By Mark Heinz, Outdoors Reporter
As Wyoming braces to plunge into a deep freeze just as holiday travel hits its peak, some outdoorsmen offer advice on how to avoid becoming a roadside popsicle if things go awry.
Outdoor safety expert Josh McNary has some blunt advice about the impending brutal cold.
“The key to weather like this is to just stay out of it,” McNary told Cowboy State Daily.
McNary is the staffing director of the wilderness medicine program for the Lander-based National Outdoors Leadership School (NOLS).
However, for those who must venture out, it would be wise to pack a good sleeping bag, high-calorie snacks, warm drinks and perhaps a slice of butter, said McNary and Bill Renkert, a manager at Wind River Outdoor Co. in Lander.
Day’s Doomy Forecast
Meanwhile, meteorologist Don Day of Cheyenne paints a grim picture for the coming week.
“We’re going to have a pretty severe Arctic air outbreak,” he told Cowboy State Daily. “In my opinion, this is going to be a dangerous one.”
As an Arctic front moves across Wyoming on Wednesday and into Thursday, air temperatures could be 15 to 25 degrees below zero across much of the state, and all the way down to minus 35 in some areas, Day said. Wind chills could hit minus 20 to minus 50 degrees, or even colder.
There will be strong winds and snowfall in front of the cold air mass, as well as following it, Day said. It will probably hit the Northwest part of Wyoming first, during the day Wednesday, and then cover the rest of the state in a deep freeze early Thursday.
“By Thursday morning, I’m expecting the entire state to be below zero,” Day said. “The only area that might possibly spared is Evanston, but I’m thinking not even they will be spared.”
By Friday, things should be a little better, Day added.
“We will see temperatures start to moderate by Friday,” he said. “And I want to say ‘moderate,’ not really ‘warm up.’”
As the artic system continues to push east, the Midwest and Great Lakes regions are going to get hammered, Day said. That’s something Wyomingites thinking of spending Christmas with loved ones in those areas of the country need to be mindful of.
“There’s going to be a massive Midwest snowstorm,” he said. “If you’ve got a flight booked through Chicago on Saturday, you’re screwed.”
Be Prepared To Bag Out
Those traveling closer to home can’t take for granted that they won’t get stranded or stuck in icebox conditions, Renkert said.
“If you spin off the road and get stuck, and you’re out toward Sweetwater Station or Jeffery City, then you’re basically in Timbuktu,” he told Cowboy State Daily.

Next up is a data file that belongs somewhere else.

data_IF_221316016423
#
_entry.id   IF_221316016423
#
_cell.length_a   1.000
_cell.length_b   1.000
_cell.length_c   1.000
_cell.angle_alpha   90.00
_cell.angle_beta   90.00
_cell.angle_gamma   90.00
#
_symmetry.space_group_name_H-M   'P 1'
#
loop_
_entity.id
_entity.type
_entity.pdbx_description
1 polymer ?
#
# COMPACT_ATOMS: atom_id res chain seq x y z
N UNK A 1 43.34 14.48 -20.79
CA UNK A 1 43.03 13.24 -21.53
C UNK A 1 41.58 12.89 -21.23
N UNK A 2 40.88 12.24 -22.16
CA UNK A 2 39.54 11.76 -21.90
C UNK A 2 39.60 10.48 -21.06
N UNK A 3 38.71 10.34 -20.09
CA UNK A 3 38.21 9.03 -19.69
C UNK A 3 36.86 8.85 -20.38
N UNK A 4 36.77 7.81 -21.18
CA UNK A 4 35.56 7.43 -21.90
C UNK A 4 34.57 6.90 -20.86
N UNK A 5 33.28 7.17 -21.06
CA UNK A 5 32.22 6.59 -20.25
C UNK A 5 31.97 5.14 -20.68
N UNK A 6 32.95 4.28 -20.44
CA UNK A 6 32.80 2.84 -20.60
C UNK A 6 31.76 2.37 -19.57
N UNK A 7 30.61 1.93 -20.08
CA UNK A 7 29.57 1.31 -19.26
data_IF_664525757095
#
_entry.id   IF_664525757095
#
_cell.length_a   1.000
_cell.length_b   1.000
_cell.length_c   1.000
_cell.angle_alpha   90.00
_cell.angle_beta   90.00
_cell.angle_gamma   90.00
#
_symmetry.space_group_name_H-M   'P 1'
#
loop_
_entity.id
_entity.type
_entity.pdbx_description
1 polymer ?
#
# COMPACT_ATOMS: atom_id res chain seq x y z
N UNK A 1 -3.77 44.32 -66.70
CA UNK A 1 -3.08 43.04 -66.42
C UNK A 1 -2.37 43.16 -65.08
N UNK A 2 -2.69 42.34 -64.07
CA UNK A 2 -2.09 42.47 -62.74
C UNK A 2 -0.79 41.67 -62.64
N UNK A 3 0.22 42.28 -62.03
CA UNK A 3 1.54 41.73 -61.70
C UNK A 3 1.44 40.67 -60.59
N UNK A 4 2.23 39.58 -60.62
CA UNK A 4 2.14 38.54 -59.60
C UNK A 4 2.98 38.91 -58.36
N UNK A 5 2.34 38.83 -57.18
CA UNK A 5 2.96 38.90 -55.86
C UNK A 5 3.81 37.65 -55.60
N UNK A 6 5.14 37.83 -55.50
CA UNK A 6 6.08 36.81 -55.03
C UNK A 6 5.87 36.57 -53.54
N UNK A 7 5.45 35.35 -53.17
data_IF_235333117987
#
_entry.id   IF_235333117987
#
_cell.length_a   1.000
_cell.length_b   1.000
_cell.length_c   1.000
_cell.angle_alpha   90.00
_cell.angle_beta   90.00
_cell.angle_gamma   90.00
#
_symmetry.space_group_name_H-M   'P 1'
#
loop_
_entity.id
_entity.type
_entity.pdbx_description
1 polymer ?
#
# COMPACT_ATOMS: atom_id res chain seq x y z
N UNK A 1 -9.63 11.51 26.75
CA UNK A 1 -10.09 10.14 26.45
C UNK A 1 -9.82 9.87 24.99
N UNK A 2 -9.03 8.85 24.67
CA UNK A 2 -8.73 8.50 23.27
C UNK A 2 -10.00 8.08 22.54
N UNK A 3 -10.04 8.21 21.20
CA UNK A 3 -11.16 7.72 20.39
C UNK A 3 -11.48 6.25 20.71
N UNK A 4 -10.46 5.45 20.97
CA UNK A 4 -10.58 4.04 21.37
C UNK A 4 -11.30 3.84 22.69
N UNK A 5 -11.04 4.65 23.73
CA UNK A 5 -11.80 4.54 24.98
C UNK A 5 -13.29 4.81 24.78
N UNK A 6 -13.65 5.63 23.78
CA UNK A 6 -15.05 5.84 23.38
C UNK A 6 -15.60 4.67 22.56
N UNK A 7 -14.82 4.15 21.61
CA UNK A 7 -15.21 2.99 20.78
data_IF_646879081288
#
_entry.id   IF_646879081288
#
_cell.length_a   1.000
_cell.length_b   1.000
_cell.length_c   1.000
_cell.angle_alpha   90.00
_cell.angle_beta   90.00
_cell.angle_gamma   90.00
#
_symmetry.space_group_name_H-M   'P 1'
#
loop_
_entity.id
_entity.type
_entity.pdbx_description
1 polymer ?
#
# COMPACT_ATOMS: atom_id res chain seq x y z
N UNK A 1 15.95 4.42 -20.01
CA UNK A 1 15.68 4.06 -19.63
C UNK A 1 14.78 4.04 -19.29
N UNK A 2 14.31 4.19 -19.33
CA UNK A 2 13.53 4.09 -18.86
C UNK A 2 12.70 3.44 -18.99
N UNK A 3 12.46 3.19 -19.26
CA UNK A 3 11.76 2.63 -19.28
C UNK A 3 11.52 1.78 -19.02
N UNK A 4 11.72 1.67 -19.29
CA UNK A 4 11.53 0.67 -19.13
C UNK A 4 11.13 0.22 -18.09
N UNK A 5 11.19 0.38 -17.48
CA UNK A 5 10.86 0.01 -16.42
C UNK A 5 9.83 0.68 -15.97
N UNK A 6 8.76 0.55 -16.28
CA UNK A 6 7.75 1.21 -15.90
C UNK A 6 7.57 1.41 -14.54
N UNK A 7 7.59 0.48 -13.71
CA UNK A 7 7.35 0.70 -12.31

So, it’s best to have a “space blanket,” or better yet, a sleeping bag for every person in the vehicle, he said.
“In general, most outdoorsmen own a sleeping bag that’s rated to 15 or 20 degrees,” he said. “If you keep your winter jacket on and slide inside, you should be OK.”
If you want to go to Arctic-adventure rated sleeping bags, the North Face and Marmot make good bags that are rated to double-digits below zero, Renkert said.
He recommends goose down bags for their superior insulative qualities, and said high-end down bags can cost anywhere from about $300 to $600 or more.
A company called Wiggy’s sells military-grade bags, including some Arctic-grade editions, in the $300 range, McNary said.
And while down has its advantages, synthetic bags are less apt to fail if ripped, he said.
“If you crawl into a synthetic bag, and you have on, let’s say, your coveralls with lots of metal buttons and zippers, if one of those catches and rips the bag, it’s no harm, no foul,” he said. “If you rip a down-stuffed sleeping bag, it might explode all over the place.”
McNary and Renkert said people frequently forget that hydration is as important in freezing weather as it is during a heat wave.
Staying hydrated helps with blood circulation, which in turn will keep the body’s extremities warm.
And a thermos full of hot liquid can give stranded travelers something warm to wrap their hands round or stuff inside a sleeping bag or jacket for additional heat, McNary said.
Both outdoorsmen also recommended stocking vehicles with high-energy, high-calorie snacks.
In cold weather survival mode, fat can become your best friend, because it can kick the body’s warming mechanism into high gear, McNary said. So, high-fat foods such as peanut butter can come in handy.
And dairy butter can be even better.
“There’s an old Norwegian trick,” he said. “Drop a slice of butter into your thermos of hot chocolate for that boost in fat content.”